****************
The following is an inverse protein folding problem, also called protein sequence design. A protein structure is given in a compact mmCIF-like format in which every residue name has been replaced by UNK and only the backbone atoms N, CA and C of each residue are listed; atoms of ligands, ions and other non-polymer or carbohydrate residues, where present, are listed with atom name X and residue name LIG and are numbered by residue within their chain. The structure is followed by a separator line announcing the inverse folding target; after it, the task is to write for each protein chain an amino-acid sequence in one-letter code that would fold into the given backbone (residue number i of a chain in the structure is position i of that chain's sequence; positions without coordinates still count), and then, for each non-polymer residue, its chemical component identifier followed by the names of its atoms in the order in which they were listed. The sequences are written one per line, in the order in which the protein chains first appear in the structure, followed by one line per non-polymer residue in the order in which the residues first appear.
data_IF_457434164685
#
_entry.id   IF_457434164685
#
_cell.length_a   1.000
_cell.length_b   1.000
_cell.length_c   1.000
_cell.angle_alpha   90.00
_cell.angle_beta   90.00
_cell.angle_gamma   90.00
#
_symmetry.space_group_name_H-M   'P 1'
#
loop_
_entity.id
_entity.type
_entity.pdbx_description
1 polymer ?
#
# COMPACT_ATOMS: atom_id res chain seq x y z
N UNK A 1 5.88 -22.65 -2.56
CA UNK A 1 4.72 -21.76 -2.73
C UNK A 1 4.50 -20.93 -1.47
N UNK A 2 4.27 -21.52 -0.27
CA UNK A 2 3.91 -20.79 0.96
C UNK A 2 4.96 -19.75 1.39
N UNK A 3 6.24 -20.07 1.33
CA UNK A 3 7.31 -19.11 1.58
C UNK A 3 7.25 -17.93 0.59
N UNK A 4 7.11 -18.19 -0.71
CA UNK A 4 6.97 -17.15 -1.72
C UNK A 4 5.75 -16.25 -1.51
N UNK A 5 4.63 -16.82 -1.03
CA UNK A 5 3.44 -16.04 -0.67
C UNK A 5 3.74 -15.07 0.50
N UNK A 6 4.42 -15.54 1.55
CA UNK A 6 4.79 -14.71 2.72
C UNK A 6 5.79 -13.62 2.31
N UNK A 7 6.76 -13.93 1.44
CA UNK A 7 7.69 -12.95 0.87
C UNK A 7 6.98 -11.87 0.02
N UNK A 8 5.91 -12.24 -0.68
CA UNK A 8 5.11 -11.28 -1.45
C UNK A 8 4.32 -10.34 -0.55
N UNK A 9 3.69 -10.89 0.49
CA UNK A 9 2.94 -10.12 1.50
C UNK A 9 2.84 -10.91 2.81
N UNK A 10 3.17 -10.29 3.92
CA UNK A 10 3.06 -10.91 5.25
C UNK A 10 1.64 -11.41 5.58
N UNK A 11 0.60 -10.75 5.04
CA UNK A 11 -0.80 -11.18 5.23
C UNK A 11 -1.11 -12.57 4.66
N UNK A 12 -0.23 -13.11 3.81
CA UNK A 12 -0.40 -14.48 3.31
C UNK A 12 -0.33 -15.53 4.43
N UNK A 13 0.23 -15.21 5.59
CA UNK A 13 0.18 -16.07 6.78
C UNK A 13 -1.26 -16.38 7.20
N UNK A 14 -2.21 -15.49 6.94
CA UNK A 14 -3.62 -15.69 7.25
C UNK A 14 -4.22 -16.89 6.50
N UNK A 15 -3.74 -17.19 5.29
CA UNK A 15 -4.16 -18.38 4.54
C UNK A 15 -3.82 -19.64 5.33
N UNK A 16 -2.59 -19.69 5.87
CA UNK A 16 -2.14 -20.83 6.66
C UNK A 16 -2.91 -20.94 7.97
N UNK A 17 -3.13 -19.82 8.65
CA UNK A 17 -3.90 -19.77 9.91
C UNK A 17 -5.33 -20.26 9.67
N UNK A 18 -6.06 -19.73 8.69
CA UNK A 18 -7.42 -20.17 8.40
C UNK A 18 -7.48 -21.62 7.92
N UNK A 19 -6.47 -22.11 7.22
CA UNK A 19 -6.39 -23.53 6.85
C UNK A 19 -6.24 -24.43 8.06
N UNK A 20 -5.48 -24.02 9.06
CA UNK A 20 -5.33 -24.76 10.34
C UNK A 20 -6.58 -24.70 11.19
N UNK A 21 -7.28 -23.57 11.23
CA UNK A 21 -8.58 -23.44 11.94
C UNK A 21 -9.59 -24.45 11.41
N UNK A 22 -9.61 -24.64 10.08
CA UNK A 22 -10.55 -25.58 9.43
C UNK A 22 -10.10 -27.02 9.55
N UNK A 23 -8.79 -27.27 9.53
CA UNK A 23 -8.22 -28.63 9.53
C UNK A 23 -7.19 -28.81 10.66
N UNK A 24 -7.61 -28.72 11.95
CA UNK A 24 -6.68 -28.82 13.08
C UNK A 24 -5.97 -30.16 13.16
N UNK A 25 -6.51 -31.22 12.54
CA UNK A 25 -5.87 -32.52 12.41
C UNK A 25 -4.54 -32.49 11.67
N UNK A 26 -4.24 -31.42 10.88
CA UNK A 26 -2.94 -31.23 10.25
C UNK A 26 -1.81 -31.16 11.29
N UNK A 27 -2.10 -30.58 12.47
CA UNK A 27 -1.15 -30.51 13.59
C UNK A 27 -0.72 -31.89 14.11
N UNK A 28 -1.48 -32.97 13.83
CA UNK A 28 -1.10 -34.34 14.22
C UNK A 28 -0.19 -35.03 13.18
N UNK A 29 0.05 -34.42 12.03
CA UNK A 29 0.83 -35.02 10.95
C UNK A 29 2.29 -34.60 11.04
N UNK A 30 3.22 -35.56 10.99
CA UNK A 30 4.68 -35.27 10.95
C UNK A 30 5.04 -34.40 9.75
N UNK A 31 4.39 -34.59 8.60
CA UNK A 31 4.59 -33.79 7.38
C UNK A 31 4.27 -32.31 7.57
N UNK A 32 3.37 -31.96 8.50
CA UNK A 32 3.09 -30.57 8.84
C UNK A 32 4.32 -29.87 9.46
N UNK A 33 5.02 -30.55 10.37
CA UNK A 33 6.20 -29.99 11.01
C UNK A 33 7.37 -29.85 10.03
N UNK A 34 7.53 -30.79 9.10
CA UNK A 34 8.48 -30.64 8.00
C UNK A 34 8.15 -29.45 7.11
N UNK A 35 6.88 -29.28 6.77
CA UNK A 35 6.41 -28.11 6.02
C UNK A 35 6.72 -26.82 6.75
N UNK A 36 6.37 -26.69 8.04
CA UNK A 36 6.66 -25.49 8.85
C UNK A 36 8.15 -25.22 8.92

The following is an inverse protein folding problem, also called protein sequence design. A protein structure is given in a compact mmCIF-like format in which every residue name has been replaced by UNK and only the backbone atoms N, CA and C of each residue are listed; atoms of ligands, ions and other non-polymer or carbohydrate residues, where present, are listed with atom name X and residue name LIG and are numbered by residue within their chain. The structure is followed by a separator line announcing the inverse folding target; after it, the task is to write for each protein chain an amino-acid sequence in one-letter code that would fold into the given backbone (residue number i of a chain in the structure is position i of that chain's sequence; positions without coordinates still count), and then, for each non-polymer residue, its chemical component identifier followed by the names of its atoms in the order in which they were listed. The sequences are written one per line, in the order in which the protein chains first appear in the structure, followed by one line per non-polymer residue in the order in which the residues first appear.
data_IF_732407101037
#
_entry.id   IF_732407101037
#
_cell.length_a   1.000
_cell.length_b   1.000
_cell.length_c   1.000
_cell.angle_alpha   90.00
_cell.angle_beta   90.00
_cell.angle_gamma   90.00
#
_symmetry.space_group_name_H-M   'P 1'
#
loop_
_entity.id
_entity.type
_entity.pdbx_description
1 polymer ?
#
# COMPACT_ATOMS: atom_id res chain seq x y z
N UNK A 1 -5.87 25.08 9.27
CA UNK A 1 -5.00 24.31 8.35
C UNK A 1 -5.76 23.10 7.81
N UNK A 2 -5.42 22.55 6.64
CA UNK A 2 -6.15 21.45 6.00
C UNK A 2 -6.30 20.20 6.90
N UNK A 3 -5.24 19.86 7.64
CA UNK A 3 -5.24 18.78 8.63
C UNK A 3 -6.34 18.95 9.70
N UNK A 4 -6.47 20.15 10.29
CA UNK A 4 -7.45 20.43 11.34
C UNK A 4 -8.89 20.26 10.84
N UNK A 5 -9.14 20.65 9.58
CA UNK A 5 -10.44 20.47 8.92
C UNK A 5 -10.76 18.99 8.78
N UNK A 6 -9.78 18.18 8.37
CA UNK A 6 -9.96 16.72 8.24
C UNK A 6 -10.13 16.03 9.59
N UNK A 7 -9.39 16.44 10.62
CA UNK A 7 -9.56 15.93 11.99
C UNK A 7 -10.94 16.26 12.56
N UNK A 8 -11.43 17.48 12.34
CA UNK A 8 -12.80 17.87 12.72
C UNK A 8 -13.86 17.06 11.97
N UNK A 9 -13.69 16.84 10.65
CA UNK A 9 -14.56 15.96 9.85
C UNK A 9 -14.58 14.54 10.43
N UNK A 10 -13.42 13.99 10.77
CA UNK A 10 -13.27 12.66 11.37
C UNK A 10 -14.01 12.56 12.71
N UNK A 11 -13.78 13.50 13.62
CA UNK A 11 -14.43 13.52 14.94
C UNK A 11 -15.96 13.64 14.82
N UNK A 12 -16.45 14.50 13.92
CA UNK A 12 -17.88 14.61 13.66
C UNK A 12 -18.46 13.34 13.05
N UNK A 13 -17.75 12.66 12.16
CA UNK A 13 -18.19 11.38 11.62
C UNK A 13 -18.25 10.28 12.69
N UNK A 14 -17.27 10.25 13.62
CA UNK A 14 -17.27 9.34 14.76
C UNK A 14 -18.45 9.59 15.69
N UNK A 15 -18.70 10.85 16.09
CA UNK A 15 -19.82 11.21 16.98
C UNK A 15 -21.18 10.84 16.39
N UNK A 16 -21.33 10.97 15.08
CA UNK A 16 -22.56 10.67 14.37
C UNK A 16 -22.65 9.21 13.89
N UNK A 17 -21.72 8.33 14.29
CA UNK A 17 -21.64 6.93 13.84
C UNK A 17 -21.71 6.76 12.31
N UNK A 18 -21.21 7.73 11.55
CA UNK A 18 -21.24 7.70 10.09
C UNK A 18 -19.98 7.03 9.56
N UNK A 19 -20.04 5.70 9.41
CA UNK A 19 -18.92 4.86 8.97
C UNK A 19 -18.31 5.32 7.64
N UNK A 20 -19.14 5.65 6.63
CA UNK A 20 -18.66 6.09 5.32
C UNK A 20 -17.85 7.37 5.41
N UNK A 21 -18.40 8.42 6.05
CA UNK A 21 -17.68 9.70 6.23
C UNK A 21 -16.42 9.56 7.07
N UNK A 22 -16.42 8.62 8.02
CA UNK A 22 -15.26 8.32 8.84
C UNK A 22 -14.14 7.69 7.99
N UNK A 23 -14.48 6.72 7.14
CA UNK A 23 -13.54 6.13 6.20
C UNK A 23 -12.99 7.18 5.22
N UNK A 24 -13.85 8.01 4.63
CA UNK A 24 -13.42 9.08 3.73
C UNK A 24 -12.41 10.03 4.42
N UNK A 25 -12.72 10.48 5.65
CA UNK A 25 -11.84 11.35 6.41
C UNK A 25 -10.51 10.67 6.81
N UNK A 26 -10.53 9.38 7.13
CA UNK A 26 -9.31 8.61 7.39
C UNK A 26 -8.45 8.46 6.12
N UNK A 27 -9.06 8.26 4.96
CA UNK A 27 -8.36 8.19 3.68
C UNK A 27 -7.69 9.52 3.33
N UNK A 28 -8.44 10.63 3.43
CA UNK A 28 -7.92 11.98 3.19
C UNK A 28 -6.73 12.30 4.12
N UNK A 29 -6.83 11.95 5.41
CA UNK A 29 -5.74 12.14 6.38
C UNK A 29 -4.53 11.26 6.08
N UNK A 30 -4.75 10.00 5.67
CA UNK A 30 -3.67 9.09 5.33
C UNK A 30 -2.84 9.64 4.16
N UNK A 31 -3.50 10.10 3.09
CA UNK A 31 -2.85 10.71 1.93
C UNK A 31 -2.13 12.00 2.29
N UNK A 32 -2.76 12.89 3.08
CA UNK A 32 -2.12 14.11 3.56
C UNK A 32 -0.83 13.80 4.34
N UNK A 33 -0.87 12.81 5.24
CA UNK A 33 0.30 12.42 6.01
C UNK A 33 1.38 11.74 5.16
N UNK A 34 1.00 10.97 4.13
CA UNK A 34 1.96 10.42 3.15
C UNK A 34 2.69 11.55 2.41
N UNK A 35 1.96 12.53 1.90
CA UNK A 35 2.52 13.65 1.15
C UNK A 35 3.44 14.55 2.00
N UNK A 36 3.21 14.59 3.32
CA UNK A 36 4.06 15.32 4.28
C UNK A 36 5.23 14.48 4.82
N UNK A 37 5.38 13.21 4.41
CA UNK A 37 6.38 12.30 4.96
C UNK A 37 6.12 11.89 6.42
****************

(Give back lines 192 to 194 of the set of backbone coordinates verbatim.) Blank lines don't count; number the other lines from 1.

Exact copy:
C UNK A 14 -18.45 9.59 15.69
N UNK A 15 -18.70 10.85 16.09
CA UNK A 15 -19.82 11.21 16.98